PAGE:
Magazine July 31, 2017, Issue

A Game for Our Time

The eerily contemporary morality of Game of Thrones

In 2011, HBO gambled. It launched a massive, sprawling fantasy franchise around a story — George R. R. Martin’s Song of Ice and Fire book series — that was popularly known mainly in the nerd circles that read epic fantasy. Sure, the books were hits, but they were also difficult to adapt for any screen, big or small. And if HBO wanted to capitalize on the recent, runaway box-office success of the film adaptations of J. R. R. Tolkien’s Lord of the Rings series, one could think of any number of books better suited for television.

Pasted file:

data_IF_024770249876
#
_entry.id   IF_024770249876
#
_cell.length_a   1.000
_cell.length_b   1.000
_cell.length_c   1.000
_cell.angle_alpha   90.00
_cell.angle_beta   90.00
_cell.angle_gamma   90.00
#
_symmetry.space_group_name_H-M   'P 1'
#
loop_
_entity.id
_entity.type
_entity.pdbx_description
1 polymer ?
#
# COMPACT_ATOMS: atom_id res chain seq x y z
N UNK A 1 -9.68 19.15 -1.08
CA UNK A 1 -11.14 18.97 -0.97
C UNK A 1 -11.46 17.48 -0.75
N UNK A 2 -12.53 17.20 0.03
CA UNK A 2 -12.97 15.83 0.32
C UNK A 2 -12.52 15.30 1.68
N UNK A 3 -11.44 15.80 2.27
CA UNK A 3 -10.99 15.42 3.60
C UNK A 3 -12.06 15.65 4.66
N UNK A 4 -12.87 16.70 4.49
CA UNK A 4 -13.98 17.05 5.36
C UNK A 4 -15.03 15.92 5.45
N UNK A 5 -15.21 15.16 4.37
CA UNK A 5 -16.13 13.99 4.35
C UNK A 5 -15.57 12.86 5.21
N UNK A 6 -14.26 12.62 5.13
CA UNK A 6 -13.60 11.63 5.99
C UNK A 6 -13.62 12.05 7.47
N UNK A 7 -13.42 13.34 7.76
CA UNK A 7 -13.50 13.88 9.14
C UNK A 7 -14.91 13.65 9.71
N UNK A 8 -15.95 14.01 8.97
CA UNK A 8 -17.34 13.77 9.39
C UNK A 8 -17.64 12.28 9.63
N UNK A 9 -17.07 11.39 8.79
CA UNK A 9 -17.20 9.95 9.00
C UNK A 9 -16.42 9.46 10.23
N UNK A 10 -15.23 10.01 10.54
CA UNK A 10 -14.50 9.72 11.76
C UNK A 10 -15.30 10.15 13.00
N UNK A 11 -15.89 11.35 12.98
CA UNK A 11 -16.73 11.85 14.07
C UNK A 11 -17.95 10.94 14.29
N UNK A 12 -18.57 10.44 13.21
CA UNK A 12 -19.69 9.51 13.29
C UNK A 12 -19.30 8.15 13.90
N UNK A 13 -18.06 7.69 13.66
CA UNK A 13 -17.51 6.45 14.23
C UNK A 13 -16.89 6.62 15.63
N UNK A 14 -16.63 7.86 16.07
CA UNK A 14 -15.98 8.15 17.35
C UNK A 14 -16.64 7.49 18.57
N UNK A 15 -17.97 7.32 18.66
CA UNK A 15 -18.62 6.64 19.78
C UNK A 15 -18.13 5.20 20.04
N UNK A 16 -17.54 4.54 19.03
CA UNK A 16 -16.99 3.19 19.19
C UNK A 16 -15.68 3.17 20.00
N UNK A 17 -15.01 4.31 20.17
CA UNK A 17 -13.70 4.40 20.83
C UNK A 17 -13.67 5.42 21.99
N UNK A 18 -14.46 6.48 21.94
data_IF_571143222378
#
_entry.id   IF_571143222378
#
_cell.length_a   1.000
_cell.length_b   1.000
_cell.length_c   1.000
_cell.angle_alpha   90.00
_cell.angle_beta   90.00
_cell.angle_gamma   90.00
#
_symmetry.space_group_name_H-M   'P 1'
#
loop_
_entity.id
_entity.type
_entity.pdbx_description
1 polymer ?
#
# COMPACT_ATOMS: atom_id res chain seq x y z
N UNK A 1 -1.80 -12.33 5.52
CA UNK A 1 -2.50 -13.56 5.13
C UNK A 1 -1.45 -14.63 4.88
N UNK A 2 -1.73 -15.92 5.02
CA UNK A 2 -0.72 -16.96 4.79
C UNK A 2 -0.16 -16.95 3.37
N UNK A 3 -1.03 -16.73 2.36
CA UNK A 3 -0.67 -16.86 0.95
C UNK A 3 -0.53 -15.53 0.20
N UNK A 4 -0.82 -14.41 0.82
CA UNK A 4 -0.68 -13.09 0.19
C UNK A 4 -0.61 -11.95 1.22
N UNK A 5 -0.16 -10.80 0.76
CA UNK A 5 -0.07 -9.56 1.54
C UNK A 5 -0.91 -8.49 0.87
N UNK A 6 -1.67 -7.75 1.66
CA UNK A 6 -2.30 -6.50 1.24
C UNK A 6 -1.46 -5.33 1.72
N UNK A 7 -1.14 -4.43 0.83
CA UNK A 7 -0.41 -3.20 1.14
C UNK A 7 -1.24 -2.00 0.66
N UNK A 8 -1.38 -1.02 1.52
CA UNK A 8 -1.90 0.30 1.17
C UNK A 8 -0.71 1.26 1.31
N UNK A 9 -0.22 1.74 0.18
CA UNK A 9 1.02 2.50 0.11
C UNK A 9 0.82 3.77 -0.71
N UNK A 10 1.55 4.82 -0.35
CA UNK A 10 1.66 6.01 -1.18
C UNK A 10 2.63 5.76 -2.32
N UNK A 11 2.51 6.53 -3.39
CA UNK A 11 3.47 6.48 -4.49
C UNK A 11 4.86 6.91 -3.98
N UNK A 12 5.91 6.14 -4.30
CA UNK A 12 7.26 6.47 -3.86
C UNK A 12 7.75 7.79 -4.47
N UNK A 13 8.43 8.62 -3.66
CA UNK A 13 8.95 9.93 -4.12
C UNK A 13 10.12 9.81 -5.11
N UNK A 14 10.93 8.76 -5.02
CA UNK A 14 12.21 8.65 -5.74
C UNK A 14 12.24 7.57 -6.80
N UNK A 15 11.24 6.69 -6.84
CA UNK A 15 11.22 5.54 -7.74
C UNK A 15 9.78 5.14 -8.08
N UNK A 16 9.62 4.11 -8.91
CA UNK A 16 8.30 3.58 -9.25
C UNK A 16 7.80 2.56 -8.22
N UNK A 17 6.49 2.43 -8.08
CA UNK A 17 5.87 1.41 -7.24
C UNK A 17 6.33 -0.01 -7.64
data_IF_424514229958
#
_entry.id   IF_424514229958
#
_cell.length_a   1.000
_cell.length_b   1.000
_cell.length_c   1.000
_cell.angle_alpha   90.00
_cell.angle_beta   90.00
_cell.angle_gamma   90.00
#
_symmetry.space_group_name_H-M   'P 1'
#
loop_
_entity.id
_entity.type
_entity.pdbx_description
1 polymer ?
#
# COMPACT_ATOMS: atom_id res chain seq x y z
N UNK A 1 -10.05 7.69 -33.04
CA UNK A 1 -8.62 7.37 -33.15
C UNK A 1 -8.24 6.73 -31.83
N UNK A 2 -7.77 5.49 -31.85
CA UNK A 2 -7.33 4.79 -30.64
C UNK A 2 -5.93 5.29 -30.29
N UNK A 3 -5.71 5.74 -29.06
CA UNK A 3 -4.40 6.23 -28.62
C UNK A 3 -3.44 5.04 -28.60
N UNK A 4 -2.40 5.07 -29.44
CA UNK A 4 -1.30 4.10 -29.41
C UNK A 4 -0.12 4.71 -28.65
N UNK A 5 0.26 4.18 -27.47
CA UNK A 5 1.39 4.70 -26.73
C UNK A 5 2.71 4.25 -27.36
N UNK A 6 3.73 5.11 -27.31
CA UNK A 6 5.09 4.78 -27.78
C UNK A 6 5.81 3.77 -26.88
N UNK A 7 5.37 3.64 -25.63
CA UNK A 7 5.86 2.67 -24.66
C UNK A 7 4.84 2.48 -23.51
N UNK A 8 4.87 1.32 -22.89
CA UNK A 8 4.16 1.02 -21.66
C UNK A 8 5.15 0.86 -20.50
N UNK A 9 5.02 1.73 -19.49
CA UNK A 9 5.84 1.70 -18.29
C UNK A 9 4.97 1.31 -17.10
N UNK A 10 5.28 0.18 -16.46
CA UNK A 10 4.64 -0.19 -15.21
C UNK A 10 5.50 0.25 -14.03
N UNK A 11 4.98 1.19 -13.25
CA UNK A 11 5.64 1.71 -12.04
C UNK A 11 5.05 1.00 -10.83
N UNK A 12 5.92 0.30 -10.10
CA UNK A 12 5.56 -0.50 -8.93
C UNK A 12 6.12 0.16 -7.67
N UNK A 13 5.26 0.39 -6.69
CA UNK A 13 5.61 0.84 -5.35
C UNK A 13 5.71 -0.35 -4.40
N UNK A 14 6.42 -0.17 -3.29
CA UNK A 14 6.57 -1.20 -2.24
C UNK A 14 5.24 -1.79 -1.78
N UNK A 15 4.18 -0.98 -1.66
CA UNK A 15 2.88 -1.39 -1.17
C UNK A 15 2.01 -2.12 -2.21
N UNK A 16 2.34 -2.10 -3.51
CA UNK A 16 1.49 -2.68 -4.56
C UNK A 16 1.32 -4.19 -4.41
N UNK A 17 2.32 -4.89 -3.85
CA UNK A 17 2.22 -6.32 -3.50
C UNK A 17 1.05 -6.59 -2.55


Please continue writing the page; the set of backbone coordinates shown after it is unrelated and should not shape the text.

But HBO rolled the dice

In This Issue



Books, Arts & Manners




Mary McCarthy’s Moment Peter Tonguette’s review of Mary McCarthy: The Complete Fiction (July 10) argues that the novelist had large ambitions but “came up short every time.” Yet he never mentions ...
The Week

The Week

‐ Collude with the Russians? Trump’s people can’t even collude with each other. ‐ Away from Washington and the American media environment, President Trump gave a stirring and perceptive speech in ...


FROM LACK OF LOVE, I WILL NOT EVER DIE . . . From lack of love, I will not ever die, so may the stingy, cold, and lordly rage imprisoned with pride inside ...


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